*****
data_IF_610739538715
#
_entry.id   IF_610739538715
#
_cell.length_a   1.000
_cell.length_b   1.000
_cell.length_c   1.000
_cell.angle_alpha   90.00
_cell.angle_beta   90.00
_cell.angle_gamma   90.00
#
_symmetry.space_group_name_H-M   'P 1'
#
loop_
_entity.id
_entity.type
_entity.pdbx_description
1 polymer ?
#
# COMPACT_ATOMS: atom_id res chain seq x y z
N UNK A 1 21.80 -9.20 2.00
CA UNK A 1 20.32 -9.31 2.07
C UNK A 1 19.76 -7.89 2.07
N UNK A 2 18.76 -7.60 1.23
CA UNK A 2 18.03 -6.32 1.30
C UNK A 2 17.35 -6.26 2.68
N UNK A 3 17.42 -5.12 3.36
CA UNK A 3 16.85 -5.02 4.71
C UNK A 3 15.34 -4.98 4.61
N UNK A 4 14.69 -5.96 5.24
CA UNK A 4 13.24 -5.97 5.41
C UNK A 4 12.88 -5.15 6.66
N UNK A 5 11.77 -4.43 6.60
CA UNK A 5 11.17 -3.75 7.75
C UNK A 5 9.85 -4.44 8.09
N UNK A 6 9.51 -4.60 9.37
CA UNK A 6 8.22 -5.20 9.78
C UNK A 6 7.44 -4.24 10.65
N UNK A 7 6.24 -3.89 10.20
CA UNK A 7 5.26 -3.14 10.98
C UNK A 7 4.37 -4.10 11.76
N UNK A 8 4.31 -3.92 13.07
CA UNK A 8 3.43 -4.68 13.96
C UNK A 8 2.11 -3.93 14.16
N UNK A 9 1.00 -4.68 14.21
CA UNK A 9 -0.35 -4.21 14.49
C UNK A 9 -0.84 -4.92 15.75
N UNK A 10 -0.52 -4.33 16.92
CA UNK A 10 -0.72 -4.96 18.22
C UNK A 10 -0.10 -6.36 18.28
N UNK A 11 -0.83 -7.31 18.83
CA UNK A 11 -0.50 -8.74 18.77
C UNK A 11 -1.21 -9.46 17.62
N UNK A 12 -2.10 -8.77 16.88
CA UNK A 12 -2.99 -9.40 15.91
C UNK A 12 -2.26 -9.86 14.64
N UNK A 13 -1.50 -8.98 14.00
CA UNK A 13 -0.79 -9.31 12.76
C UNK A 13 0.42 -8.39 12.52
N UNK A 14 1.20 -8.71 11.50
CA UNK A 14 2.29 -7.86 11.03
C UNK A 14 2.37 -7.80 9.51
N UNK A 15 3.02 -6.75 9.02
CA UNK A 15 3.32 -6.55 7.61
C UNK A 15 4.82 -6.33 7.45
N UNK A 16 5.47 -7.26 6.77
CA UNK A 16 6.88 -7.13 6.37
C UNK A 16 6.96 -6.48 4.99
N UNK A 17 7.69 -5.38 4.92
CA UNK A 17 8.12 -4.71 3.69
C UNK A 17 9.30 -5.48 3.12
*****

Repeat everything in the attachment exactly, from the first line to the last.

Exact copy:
data_IF_610739538715
#
_entry.id   IF_610739538715
#
_cell.length_a   1.000
_cell.length_b   1.000
_cell.length_c   1.000
_cell.angle_alpha   90.00
_cell.angle_beta   90.00
_cell.angle_gamma   90.00
#
_symmetry.space_group_name_H-M   'P 1'
#
loop_
_entity.id
_entity.type
_entity.pdbx_description
1 polymer ?
#
# COMPACT_ATOMS: atom_id res chain seq x y z
N UNK A 1 21.80 -9.20 2.00
CA UNK A 1 20.32 -9.31 2.07
C UNK A 1 19.76 -7.89 2.07
N UNK A 2 18.76 -7.60 1.23
CA UNK A 2 18.03 -6.32 1.30
C UNK A 2 17.35 -6.26 2.68
N UNK A 3 17.42 -5.12 3.36
CA UNK A 3 16.85 -5.02 4.71
C UNK A 3 15.34 -4.98 4.61
N UNK A 4 14.69 -5.96 5.24
CA UNK A 4 13.24 -5.97 5.41
C UNK A 4 12.88 -5.15 6.66
N UNK A 5 11.77 -4.43 6.60
CA UNK A 5 11.17 -3.75 7.75
C UNK A 5 9.85 -4.44 8.09
N UNK A 6 9.51 -4.60 9.37
CA UNK A 6 8.22 -5.20 9.78
C UNK A 6 7.44 -4.24 10.65
N UNK A 7 6.24 -3.89 10.20
CA UNK A 7 5.26 -3.14 10.98
C UNK A 7 4.37 -4.10 11.76
N UNK A 8 4.31 -3.92 13.07
CA UNK A 8 3.43 -4.68 13.96
C UNK A 8 2.11 -3.93 14.16
N UNK A 9 1.00 -4.68 14.21
CA UNK A 9 -0.35 -4.21 14.49
C UNK A 9 -0.84 -4.92 15.75
N UNK A 10 -0.52 -4.33 16.92
CA UNK A 10 -0.72 -4.96 18.22
C UNK A 10 -0.10 -6.36 18.28
N UNK A 11 -0.83 -7.31 18.83
CA UNK A 11 -0.50 -8.74 18.77
C UNK A 11 -1.21 -9.46 17.62
N UNK A 12 -2.10 -8.77 16.88
CA UNK A 12 -2.99 -9.40 15.91
C UNK A 12 -2.26 -9.86 14.64
N UNK A 13 -1.50 -8.98 14.00
CA UNK A 13 -0.79 -9.31 12.76
C UNK A 13 0.42 -8.39 12.52
N UNK A 14 1.20 -8.71 11.50
CA UNK A 14 2.29 -7.86 11.03
C UNK A 14 2.37 -7.80 9.51
N UNK A 15 3.02 -6.75 9.02
CA UNK A 15 3.32 -6.55 7.61
C UNK A 15 4.82 -6.33 7.45
N UNK A 16 5.47 -7.26 6.77
CA UNK A 16 6.88 -7.13 6.37
C UNK A 16 6.96 -6.48 4.99
N UNK A 17 7.69 -5.38 4.92
CA UNK A 17 8.12 -4.71 3.69
C UNK A 17 9.30 -5.48 3.12